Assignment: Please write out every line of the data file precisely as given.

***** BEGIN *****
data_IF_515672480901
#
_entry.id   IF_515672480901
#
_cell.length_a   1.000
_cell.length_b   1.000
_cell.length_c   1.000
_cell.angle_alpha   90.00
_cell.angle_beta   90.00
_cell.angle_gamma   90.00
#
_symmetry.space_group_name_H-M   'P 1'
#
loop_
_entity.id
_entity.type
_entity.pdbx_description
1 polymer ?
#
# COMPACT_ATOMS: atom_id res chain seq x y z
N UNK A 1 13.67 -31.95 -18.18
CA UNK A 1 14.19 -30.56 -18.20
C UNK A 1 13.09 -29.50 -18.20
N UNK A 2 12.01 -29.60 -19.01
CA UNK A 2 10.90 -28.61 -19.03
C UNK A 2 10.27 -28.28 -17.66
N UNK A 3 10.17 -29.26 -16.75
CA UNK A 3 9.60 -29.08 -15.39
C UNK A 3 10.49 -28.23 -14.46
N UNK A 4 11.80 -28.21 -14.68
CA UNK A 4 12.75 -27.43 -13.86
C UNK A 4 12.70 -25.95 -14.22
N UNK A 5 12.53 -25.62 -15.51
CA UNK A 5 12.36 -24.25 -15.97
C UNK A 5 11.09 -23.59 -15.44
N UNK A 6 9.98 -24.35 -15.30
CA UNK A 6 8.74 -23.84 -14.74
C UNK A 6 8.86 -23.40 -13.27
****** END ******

data_IF_515672480901
#
_entry.id   IF_515672480901
#
_cell.length_a   1.000
_cell.length_b   1.000
_cell.length_c   1.000
_cell.angle_alpha   90.00
_cell.angle_beta   90.00
_cell.angle_gamma   90.00
#
_symmetry.space_group_name_H-M   'P 1'
#
loop_
_entity.id
_entity.type
_entity.pdbx_description
1 polymer ?
#
# COMPACT_ATOMS: atom_id res chain seq x y z
N UNK A 1 13.67 -31.95 -18.18
CA UNK A 1 14.19 -30.56 -18.20
C UNK A 1 13.09 -29.50 -18.20
N UNK A 2 12.01 -29.60 -19.01
CA UNK A 2 10.90 -28.61 -19.03
C UNK A 2 10.27 -28.28 -17.66
N UNK A 3 10.17 -29.26 -16.75
CA UNK A 3 9.60 -29.08 -15.39
C UNK A 3 10.49 -28.23 -14.46
N UNK A 4 11.80 -28.21 -14.68
CA UNK A 4 12.75 -27.43 -13.86
C UNK A 4 12.70 -25.95 -14.22
N UNK A 5 12.53 -25.62 -15.51
CA UNK A 5 12.36 -24.25 -15.97
C UNK A 5 11.09 -23.59 -15.44
N UNK A 6 9.98 -24.35 -15.30
CA UNK A 6 8.74 -23.84 -14.74
C UNK A 6 8.86 -23.40 -13.27